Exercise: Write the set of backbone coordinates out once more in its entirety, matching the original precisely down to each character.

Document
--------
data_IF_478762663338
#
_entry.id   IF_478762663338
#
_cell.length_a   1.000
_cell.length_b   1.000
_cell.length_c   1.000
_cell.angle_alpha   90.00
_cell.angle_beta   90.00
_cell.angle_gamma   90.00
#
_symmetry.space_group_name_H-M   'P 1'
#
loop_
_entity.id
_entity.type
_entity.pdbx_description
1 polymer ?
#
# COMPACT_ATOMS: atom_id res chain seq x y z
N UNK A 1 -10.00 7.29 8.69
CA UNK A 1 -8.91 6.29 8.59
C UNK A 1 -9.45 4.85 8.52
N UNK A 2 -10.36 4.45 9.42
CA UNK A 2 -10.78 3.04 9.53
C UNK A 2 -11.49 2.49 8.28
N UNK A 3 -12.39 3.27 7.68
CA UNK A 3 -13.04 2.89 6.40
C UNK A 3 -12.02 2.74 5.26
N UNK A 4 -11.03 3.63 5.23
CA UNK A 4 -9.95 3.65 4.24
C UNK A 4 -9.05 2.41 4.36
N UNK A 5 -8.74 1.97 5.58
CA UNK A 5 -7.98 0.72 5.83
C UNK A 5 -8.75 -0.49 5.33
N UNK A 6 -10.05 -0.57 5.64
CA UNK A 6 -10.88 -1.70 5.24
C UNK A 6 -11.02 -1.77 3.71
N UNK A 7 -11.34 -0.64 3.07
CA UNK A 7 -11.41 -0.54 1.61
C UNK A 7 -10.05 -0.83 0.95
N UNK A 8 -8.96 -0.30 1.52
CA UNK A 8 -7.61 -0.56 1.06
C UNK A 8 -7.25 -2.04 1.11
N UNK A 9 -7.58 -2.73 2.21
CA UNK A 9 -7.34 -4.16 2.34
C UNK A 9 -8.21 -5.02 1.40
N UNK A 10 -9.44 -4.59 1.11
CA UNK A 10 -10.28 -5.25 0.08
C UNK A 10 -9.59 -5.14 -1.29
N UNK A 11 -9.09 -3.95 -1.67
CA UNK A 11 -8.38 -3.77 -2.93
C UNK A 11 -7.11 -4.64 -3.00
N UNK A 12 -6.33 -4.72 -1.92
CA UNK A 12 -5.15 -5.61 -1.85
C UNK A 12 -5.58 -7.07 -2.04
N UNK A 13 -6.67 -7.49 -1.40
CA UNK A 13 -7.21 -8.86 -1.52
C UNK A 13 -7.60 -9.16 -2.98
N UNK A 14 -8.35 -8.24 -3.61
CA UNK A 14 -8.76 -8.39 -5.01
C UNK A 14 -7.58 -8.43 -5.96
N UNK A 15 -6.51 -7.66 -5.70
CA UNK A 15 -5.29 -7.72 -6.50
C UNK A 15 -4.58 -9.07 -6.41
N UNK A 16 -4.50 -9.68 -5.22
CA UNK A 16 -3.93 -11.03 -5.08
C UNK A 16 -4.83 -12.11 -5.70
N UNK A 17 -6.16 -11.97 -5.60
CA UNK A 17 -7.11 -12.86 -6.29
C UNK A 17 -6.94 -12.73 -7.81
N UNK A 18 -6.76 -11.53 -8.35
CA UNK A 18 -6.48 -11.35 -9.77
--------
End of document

data_IF_478762663338
#
_entry.id   IF_478762663338
#
_cell.length_a   1.000
_cell.length_b   1.000
_cell.length_c   1.000
_cell.angle_alpha   90.00
_cell.angle_beta   90.00
_cell.angle_gamma   90.00
#
_symmetry.space_group_name_H-M   'P 1'
#
loop_
_entity.id
_entity.type
_entity.pdbx_description
1 polymer ?
#
# COMPACT_ATOMS: atom_id res chain seq x y z
N UNK A 1 -10.00 7.29 8.69
CA UNK A 1 -8.91 6.29 8.59
C UNK A 1 -9.45 4.85 8.52
N UNK A 2 -10.36 4.45 9.42
CA UNK A 2 -10.78 3.04 9.53
C UNK A 2 -11.49 2.49 8.28
N UNK A 3 -12.39 3.27 7.68
CA UNK A 3 -13.04 2.89 6.40
C UNK A 3 -12.02 2.74 5.26
N UNK A 4 -11.03 3.63 5.23
CA UNK A 4 -9.95 3.65 4.24
C UNK A 4 -9.05 2.41 4.36
N UNK A 5 -8.74 1.97 5.58
CA UNK A 5 -7.98 0.72 5.83
C UNK A 5 -8.75 -0.49 5.33
N UNK A 6 -10.05 -0.57 5.64
CA UNK A 6 -10.88 -1.70 5.24
C UNK A 6 -11.02 -1.77 3.71
N UNK A 7 -11.34 -0.64 3.07
CA UNK A 7 -11.41 -0.54 1.61
C UNK A 7 -10.05 -0.83 0.95
N UNK A 8 -8.96 -0.30 1.52
CA UNK A 8 -7.61 -0.56 1.06
C UNK A 8 -7.25 -2.04 1.11
N UNK A 9 -7.58 -2.73 2.21
CA UNK A 9 -7.34 -4.16 2.34
C UNK A 9 -8.21 -5.02 1.40
N UNK A 10 -9.44 -4.59 1.11
CA UNK A 10 -10.28 -5.25 0.08
C UNK A 10 -9.59 -5.14 -1.29
N UNK A 11 -9.09 -3.95 -1.67
CA UNK A 11 -8.38 -3.77 -2.93
C UNK A 11 -7.11 -4.64 -3.00
N UNK A 12 -6.33 -4.72 -1.92
CA UNK A 12 -5.15 -5.61 -1.85
C UNK A 12 -5.58 -7.07 -2.04
N UNK A 13 -6.67 -7.49 -1.40
CA UNK A 13 -7.21 -8.86 -1.52
C UNK A 13 -7.60 -9.16 -2.98
N UNK A 14 -8.35 -8.24 -3.61
CA UNK A 14 -8.76 -8.39 -5.01
C UNK A 14 -7.58 -8.43 -5.96
N UNK A 15 -6.51 -7.66 -5.70
CA UNK A 15 -5.29 -7.72 -6.50
C UNK A 15 -4.58 -9.07 -6.41
N UNK A 16 -4.50 -9.68 -5.22
CA UNK A 16 -3.93 -11.03 -5.08
C UNK A 16 -4.83 -12.11 -5.70
N UNK A 17 -6.16 -11.97 -5.60
CA UNK A 17 -7.11 -12.86 -6.29
C UNK A 17 -6.94 -12.73 -7.81
N UNK A 18 -6.76 -11.53 -8.35
CA UNK A 18 -6.48 -11.35 -9.77